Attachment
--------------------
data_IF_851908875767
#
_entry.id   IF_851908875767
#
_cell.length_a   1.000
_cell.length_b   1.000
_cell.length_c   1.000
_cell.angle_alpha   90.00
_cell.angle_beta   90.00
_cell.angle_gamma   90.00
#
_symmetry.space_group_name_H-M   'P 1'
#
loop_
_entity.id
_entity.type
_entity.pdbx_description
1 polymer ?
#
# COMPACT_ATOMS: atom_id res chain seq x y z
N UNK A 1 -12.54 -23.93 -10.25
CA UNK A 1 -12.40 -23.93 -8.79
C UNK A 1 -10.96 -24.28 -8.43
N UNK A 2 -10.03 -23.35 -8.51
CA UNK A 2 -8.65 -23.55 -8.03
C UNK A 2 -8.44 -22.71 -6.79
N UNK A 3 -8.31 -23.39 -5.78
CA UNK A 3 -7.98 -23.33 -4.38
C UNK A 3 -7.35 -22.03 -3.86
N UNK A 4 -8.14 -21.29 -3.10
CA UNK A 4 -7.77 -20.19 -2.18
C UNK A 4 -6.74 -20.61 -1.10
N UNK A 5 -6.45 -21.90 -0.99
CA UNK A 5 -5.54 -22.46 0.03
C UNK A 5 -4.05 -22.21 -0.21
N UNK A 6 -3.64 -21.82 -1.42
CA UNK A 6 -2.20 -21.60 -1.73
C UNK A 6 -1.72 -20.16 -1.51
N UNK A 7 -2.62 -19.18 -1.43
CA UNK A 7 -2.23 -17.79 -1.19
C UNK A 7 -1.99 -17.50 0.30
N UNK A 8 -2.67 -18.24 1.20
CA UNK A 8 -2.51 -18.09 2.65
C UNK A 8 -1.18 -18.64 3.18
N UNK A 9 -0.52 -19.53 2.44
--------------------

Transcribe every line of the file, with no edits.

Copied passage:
data_IF_851908875767
#
_entry.id   IF_851908875767
#
_cell.length_a   1.000
_cell.length_b   1.000
_cell.length_c   1.000
_cell.angle_alpha   90.00
_cell.angle_beta   90.00
_cell.angle_gamma   90.00
#
_symmetry.space_group_name_H-M   'P 1'
#
loop_
_entity.id
_entity.type
_entity.pdbx_description
1 polymer ?
#
# COMPACT_ATOMS: atom_id res chain seq x y z
N UNK A 1 -12.54 -23.93 -10.25
CA UNK A 1 -12.40 -23.93 -8.79
C UNK A 1 -10.96 -24.28 -8.43
N UNK A 2 -10.03 -23.35 -8.51
CA UNK A 2 -8.65 -23.55 -8.03
C UNK A 2 -8.44 -22.71 -6.79
N UNK A 3 -8.31 -23.39 -5.78
CA UNK A 3 -7.98 -23.33 -4.38
C UNK A 3 -7.35 -22.03 -3.86
N UNK A 4 -8.14 -21.29 -3.10
CA UNK A 4 -7.77 -20.19 -2.18
C UNK A 4 -6.74 -20.61 -1.10
N UNK A 5 -6.45 -21.90 -0.99
CA UNK A 5 -5.54 -22.46 0.03
C UNK A 5 -4.05 -22.21 -0.21
N UNK A 6 -3.64 -21.82 -1.42
CA UNK A 6 -2.20 -21.60 -1.73
C UNK A 6 -1.72 -20.16 -1.51
N UNK A 7 -2.62 -19.18 -1.43
CA UNK A 7 -2.23 -17.79 -1.19
C UNK A 7 -1.99 -17.50 0.30
N UNK A 8 -2.67 -18.24 1.20
CA UNK A 8 -2.51 -18.09 2.65
C UNK A 8 -1.18 -18.64 3.18
N UNK A 9 -0.52 -19.53 2.44